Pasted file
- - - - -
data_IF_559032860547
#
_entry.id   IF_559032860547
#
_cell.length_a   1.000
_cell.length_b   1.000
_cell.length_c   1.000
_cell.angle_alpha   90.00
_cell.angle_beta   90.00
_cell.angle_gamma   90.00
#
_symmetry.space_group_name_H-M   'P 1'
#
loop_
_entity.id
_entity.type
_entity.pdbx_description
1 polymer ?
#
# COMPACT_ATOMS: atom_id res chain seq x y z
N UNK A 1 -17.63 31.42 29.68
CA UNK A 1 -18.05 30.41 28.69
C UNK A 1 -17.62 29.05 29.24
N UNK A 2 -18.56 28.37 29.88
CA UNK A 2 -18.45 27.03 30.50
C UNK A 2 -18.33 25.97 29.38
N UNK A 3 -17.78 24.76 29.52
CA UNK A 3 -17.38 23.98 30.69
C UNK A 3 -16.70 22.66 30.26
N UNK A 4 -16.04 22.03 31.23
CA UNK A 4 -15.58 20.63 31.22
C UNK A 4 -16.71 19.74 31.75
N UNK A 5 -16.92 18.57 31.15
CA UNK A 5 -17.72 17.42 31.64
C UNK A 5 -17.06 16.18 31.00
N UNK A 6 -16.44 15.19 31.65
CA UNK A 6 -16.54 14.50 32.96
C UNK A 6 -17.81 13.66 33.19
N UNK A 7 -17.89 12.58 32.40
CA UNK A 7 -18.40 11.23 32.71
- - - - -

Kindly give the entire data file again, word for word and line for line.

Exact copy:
data_IF_559032860547
#
_entry.id   IF_559032860547
#
_cell.length_a   1.000
_cell.length_b   1.000
_cell.length_c   1.000
_cell.angle_alpha   90.00
_cell.angle_beta   90.00
_cell.angle_gamma   90.00
#
_symmetry.space_group_name_H-M   'P 1'
#
loop_
_entity.id
_entity.type
_entity.pdbx_description
1 polymer ?
#
# COMPACT_ATOMS: atom_id res chain seq x y z
N UNK A 1 -17.63 31.42 29.68
CA UNK A 1 -18.05 30.41 28.69
C UNK A 1 -17.62 29.05 29.24
N UNK A 2 -18.56 28.37 29.88
CA UNK A 2 -18.45 27.03 30.50
C UNK A 2 -18.33 25.97 29.38
N UNK A 3 -17.78 24.76 29.52
CA UNK A 3 -17.38 23.98 30.69
C UNK A 3 -16.70 22.66 30.26
N UNK A 4 -16.04 22.03 31.23
CA UNK A 4 -15.58 20.63 31.22
C UNK A 4 -16.71 19.74 31.75
N UNK A 5 -16.92 18.57 31.15
CA UNK A 5 -17.72 17.42 31.64
C UNK A 5 -17.06 16.18 31.00
N UNK A 6 -16.44 15.19 31.65
CA UNK A 6 -16.54 14.50 32.96
C UNK A 6 -17.81 13.66 33.19
N UNK A 7 -17.89 12.58 32.40
CA UNK A 7 -18.40 11.23 32.71